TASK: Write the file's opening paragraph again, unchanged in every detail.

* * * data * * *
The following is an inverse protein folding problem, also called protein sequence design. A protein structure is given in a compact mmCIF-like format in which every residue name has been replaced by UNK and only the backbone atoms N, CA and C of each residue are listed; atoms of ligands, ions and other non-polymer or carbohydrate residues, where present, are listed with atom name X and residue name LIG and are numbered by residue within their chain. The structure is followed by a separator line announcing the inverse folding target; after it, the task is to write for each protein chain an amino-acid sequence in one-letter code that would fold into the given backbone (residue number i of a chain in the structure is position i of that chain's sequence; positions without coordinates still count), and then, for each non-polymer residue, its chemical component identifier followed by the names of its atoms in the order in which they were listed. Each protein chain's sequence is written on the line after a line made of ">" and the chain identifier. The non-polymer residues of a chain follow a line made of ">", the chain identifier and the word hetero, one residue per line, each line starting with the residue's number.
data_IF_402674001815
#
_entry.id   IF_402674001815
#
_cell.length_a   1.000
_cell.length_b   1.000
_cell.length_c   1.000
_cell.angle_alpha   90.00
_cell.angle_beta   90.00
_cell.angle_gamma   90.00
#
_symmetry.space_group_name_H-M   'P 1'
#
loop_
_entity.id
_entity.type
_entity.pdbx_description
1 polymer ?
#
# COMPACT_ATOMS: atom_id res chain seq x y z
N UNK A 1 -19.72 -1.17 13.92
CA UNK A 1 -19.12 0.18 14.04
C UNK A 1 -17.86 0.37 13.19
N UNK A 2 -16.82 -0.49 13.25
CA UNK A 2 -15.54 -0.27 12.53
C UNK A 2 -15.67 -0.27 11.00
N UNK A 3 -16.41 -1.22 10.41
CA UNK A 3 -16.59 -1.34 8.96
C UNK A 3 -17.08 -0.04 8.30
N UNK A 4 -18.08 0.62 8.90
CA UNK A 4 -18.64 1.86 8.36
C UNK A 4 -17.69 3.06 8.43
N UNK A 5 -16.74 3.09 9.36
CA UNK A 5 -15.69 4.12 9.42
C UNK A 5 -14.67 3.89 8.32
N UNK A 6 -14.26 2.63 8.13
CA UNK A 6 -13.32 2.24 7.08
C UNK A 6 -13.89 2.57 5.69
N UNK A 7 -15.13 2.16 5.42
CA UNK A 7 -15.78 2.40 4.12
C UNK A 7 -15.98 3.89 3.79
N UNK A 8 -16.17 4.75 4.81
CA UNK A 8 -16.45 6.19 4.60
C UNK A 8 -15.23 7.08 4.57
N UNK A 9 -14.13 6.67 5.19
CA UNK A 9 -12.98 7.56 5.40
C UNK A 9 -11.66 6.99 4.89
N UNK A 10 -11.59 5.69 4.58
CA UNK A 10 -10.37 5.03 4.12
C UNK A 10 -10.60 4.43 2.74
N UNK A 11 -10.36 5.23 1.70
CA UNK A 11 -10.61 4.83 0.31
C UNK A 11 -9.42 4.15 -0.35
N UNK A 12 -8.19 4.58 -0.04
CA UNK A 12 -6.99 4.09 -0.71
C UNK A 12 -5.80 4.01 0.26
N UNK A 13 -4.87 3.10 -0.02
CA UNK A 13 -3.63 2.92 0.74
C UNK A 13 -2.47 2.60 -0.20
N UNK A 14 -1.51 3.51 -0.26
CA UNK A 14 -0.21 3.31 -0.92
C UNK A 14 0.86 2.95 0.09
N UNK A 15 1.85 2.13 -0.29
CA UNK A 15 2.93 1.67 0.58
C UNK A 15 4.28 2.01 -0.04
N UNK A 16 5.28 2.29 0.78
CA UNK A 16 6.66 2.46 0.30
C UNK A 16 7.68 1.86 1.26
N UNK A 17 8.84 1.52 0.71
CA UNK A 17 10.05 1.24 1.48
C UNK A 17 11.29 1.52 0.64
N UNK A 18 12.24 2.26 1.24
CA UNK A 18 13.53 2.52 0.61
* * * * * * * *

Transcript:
The following is an inverse protein folding problem, also called protein sequence design. A protein structure is given in a compact mmCIF-like format in which every residue name has been replaced by UNK and only the backbone atoms N, CA and C of each residue are listed; atoms of ligands, ions and other non-polymer or carbohydrate residues, where present, are listed with atom name X and residue name LIG and are numbered by residue within their chain. The structure is followed by a separator line announcing the inverse folding target; after it, the task is to write for each protein chain an amino-acid sequence in one-letter code that would fold into the given backbone (residue number i of a chain in the structure is position i of that chain's sequence; positions without coordinates still count), and then, for each non-polymer residue, its chemical component identifier followed by the names of its atoms in the order in which they were listed. Each protein chain's sequence is written on the line after a line made of ">" and the chain identifier. The non-polymer residues of a chain follow a line made of ">", the chain identifier and the word hetero, one residue per line, each line starting with the residue's number.